“Spiraling Into Control” of Quiet and Efficient Residential Wind Generation

go By: | September 14th, 2014

In a “Eureka!” moment, Dutch company Archimedes, named for the renowned ancient mathematician, has designed a nautilus shaped silent wind turbine. The Liam F-1 promises to become the “next generation” of wind generation.

Archimedes (c.287 B.C. – c.212 B.C.), the Greek inventor from Syracuse, designed a screw inside a cylindrical chamber to act as a hand turned ship’s bilge conveyor. The Archimedes screw is still used to transfer water, grain, even coal, from a lower elevation to a higher level. He also made use of parabolic concentration of sunlight using mirrors. Anecdotally, though likely erroneously, he is attributed with running naked from his bath yelling “Eureka!” at having just figured out how to test the King’s crown’s gold content using water displacement principles.

This fusion of a nautilus shell and Archimedes’ screw shaped turbine alleviates many of the obstacles posed by standard blade type wind generation designs, especially when it comes to practical urban use. The new smaller, conical design maximizes energy output, eliminates resistance drag, and minimizes the “rotor roar” associated with rotating blades. And, its screw shape has a natural inclination to align itself with the maximum wind collection, the same way a wind sock does.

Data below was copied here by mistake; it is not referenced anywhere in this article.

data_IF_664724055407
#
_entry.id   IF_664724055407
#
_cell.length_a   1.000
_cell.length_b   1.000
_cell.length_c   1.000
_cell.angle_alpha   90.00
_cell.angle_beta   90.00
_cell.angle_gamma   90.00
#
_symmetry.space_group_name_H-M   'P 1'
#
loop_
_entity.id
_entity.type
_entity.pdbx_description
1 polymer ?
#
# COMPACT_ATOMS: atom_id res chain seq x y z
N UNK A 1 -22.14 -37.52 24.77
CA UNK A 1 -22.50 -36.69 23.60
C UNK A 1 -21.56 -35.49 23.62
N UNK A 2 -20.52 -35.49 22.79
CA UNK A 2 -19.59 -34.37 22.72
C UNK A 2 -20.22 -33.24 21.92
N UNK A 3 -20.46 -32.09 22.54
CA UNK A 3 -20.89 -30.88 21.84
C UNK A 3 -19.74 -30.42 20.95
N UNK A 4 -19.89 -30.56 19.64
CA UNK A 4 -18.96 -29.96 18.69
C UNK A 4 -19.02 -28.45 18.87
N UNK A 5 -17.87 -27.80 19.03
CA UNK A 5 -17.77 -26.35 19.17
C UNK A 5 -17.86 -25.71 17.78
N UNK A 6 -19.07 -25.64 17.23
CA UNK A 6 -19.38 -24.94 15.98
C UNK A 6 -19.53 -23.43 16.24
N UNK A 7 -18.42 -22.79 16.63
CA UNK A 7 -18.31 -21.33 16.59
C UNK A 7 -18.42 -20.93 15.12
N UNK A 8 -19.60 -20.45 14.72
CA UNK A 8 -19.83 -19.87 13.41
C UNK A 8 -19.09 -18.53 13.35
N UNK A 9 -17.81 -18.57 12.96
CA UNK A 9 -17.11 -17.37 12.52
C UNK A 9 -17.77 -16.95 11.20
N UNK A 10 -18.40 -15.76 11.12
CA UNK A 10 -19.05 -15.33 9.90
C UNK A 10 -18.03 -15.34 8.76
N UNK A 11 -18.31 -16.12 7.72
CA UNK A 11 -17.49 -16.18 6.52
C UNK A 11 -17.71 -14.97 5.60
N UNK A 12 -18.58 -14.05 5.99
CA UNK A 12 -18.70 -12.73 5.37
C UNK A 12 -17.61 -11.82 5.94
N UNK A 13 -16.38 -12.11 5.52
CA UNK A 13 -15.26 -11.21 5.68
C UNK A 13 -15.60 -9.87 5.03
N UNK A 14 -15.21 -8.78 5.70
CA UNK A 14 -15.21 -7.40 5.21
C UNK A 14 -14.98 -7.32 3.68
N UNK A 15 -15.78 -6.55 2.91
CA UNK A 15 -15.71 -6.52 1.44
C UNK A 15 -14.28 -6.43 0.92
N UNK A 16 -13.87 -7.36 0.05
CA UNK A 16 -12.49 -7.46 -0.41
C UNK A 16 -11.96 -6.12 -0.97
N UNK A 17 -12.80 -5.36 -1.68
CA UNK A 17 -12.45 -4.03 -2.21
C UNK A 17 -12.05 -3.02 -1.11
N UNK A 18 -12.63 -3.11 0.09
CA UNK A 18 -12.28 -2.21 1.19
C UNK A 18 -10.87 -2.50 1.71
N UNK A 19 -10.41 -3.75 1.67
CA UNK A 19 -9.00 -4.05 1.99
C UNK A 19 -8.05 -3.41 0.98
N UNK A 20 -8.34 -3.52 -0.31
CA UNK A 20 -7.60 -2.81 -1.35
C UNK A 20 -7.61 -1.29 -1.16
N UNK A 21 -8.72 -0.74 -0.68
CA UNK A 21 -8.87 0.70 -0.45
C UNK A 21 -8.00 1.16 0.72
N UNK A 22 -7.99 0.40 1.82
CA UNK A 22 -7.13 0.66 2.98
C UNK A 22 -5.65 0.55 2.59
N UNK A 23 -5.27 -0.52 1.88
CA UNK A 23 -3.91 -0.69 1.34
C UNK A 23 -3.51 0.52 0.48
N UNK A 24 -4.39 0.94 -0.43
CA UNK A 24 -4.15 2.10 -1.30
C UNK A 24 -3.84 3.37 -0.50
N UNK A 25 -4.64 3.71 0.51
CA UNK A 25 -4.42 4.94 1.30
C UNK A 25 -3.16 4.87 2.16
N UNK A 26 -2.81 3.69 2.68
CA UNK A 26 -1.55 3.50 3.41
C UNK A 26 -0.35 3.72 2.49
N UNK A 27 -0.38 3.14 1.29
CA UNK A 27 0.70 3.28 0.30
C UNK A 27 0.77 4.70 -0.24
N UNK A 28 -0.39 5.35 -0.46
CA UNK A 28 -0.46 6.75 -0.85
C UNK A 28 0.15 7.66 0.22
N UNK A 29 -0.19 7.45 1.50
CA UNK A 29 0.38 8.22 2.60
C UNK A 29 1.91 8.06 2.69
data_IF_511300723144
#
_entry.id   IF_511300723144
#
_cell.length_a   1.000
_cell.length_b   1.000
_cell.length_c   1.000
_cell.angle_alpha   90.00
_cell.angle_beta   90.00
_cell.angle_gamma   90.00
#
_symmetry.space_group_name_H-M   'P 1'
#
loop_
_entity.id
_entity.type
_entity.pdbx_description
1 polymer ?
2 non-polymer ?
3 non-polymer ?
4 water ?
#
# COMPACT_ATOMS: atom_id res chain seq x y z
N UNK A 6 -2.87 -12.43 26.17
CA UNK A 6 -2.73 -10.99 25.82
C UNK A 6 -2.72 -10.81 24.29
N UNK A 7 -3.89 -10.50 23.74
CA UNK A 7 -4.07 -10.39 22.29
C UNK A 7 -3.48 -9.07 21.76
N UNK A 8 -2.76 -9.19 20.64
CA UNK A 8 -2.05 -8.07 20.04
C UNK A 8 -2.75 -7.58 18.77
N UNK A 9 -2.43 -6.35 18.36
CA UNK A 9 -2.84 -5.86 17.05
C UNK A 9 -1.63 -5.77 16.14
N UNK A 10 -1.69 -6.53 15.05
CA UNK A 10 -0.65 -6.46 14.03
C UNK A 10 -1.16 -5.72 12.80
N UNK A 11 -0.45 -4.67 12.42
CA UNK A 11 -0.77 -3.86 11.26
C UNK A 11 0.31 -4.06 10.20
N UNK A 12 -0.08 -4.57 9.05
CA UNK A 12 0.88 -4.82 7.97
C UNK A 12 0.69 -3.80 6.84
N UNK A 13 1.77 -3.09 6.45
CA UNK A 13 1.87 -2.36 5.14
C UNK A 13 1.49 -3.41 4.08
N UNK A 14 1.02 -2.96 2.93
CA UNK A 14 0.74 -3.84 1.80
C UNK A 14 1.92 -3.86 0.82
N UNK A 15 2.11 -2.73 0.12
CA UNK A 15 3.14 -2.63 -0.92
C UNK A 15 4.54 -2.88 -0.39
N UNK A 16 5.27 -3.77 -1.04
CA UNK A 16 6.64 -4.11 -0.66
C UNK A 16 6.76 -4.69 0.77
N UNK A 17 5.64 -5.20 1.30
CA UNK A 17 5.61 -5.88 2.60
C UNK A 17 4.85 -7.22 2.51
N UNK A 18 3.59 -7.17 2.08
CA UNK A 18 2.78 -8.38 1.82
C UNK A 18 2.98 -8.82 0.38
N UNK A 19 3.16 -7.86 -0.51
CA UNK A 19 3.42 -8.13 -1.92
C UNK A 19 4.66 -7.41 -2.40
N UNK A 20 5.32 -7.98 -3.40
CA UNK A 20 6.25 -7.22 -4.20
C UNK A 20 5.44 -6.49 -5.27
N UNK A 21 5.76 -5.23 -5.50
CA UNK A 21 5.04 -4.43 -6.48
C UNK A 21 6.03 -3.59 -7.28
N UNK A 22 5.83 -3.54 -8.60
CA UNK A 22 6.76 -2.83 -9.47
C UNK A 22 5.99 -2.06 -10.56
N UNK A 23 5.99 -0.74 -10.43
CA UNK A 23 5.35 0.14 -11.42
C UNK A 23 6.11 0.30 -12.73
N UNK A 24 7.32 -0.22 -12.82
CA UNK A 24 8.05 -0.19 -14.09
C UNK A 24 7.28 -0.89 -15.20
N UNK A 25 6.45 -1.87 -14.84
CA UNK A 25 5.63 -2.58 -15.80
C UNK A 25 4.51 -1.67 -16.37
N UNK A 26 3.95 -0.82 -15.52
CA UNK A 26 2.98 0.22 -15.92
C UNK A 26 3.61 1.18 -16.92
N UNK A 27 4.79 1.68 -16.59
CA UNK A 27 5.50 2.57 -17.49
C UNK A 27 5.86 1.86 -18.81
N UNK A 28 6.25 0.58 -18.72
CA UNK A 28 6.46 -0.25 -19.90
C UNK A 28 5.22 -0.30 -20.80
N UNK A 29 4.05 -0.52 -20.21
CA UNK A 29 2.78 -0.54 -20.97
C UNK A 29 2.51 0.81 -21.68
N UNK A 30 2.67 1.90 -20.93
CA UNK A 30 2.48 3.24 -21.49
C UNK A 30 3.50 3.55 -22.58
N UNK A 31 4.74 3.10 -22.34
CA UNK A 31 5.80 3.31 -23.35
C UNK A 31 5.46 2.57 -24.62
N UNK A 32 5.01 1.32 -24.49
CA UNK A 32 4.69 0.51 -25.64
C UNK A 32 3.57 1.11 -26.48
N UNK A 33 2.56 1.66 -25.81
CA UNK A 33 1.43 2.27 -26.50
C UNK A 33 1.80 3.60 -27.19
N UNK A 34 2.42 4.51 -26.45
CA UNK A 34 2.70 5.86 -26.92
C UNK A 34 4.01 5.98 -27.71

Whereas standard wind generators typically only yield about 25-50% of the potential, the inventor, Marinus Mieremet, claims the Liam F-1 can utilize 80%, with the possibility of supplying a typical home with 1500 kWh per year. In fact, the yields were so extreme that the model was put through a barrage of more than 50 tests to assure the accuracy of the astonishing results.

Cost is always a factor in the initial development of new technology and this design comes in at about $4,500. Even in these early stages, the company has already sold 7,000 of the Liam F-1 Urban Wind Turbines in 14 countries. But the company is working on a mini-version as well, so that may be a better fit for some homeowners to use in combination with solar. If monetary incentives are provided for CO2 reductions and clean air benefits gained by local communities, the affordability may be even more practical for the homeowner in the very near future.

Massive scale solar and wind generation might make sense in the desert but they don’t work at that scale in urban areas where land is at a premium. What the urban landscape DOES offer are miles and miles of rooftops that can accommodate small scale, individual production. Besides, the closer to the point of use that electricity can be generated, the less lost through travel along lines.

Oftentimes, when the sun isn’t shining the wind is blowing in a storm front, and in some locations wind is typical at night, making a combined solar and wind application highly efficient for the homeowner or urban dweller. It is possible that the home of the future will be mostly self-generated, if wind can be a viable contributor to the mix of options that are becoming ever more efficient and end-user friendly.

This new Liam F-1 urban wind turbine design alleviates so many of the obstacles of blade designs that it is not hard to imagine a full out revolution “spinning into control” of the next generation of wind energy.

Carol Mosley is a social ecologist, freelance writer, human rights activist, mini-farmer, and educator.

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